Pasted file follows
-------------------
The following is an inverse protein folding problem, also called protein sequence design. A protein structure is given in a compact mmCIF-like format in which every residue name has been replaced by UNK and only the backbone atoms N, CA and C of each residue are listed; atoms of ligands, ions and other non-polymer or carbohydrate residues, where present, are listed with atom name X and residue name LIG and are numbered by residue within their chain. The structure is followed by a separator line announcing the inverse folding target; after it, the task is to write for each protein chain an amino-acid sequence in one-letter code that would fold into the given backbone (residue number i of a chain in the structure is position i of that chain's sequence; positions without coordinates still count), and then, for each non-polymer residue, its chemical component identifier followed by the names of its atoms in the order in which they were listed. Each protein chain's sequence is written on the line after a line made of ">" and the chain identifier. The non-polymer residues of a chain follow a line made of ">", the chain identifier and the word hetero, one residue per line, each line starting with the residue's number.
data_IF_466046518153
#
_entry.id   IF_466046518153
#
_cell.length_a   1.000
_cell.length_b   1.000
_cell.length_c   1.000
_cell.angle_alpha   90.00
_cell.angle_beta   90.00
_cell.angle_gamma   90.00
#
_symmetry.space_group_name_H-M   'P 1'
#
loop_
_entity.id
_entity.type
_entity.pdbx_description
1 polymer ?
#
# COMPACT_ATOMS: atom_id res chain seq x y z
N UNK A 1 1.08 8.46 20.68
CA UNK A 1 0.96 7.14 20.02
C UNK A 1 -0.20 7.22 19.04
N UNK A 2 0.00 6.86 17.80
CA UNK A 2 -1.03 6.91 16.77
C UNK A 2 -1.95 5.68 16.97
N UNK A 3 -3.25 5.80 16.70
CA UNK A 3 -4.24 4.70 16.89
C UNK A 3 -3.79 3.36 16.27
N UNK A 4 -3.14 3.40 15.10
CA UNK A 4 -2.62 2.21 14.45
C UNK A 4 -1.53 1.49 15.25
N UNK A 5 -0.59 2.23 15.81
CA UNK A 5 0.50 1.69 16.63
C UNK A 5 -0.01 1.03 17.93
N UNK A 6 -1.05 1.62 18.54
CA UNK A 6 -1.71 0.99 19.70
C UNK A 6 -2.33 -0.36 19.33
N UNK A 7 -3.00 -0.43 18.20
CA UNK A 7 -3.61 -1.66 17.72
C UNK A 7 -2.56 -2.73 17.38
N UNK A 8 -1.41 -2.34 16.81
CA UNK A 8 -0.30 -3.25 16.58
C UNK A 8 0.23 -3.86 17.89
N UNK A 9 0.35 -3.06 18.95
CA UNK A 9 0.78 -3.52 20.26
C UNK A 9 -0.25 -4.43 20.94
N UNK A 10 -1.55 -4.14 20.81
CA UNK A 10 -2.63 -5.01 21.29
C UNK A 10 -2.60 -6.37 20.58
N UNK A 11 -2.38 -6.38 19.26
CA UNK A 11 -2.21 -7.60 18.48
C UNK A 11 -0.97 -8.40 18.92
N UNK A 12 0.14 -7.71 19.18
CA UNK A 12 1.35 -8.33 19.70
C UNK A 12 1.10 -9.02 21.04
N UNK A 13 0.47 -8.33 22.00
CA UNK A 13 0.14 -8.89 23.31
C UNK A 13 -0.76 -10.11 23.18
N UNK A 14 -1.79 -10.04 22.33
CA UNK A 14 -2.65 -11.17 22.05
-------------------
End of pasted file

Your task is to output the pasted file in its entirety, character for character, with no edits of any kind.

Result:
The following is an inverse protein folding problem, also called protein sequence design. A protein structure is given in a compact mmCIF-like format in which every residue name has been replaced by UNK and only the backbone atoms N, CA and C of each residue are listed; atoms of ligands, ions and other non-polymer or carbohydrate residues, where present, are listed with atom name X and residue name LIG and are numbered by residue within their chain. The structure is followed by a separator line announcing the inverse folding target; after it, the task is to write for each protein chain an amino-acid sequence in one-letter code that would fold into the given backbone (residue number i of a chain in the structure is position i of that chain's sequence; positions without coordinates still count), and then, for each non-polymer residue, its chemical component identifier followed by the names of its atoms in the order in which they were listed. Each protein chain's sequence is written on the line after a line made of ">" and the chain identifier. The non-polymer residues of a chain follow a line made of ">", the chain identifier and the word hetero, one residue per line, each line starting with the residue's number.
data_IF_466046518153
#
_entry.id   IF_466046518153
#
_cell.length_a   1.000
_cell.length_b   1.000
_cell.length_c   1.000
_cell.angle_alpha   90.00
_cell.angle_beta   90.00
_cell.angle_gamma   90.00
#
_symmetry.space_group_name_H-M   'P 1'
#
loop_
_entity.id
_entity.type
_entity.pdbx_description
1 polymer ?
#
# COMPACT_ATOMS: atom_id res chain seq x y z
N UNK A 1 1.08 8.46 20.68
CA UNK A 1 0.96 7.14 20.02
C UNK A 1 -0.20 7.22 19.04
N UNK A 2 0.00 6.86 17.80
CA UNK A 2 -1.03 6.91 16.77
C UNK A 2 -1.95 5.68 16.97
N UNK A 3 -3.25 5.80 16.70
CA UNK A 3 -4.24 4.70 16.89
C UNK A 3 -3.79 3.36 16.27
N UNK A 4 -3.14 3.40 15.10
CA UNK A 4 -2.62 2.21 14.45
C UNK A 4 -1.53 1.49 15.25
N UNK A 5 -0.59 2.23 15.81
CA UNK A 5 0.50 1.69 16.63
C UNK A 5 -0.01 1.03 17.93
N UNK A 6 -1.05 1.62 18.54
CA UNK A 6 -1.71 0.99 19.70
C UNK A 6 -2.33 -0.36 19.33
N UNK A 7 -3.00 -0.43 18.20
CA UNK A 7 -3.61 -1.66 17.72
C UNK A 7 -2.56 -2.73 17.38
N UNK A 8 -1.41 -2.34 16.81
CA UNK A 8 -0.30 -3.25 16.58
C UNK A 8 0.23 -3.86 17.89
N UNK A 9 0.35 -3.06 18.95
CA UNK A 9 0.78 -3.52 20.26
C UNK A 9 -0.25 -4.43 20.94
N UNK A 10 -1.55 -4.14 20.81
CA UNK A 10 -2.63 -5.01 21.29
C UNK A 10 -2.60 -6.37 20.58
N UNK A 11 -2.38 -6.38 19.26
CA UNK A 11 -2.21 -7.60 18.48
C UNK A 11 -0.97 -8.40 18.92
N UNK A 12 0.14 -7.71 19.18
CA UNK A 12 1.35 -8.33 19.70
C UNK A 12 1.10 -9.02 21.04
N UNK A 13 0.47 -8.33 22.00
CA UNK A 13 0.14 -8.89 23.31
C UNK A 13 -0.76 -10.11 23.18
N UNK A 14 -1.79 -10.04 22.33
CA UNK A 14 -2.65 -11.17 22.05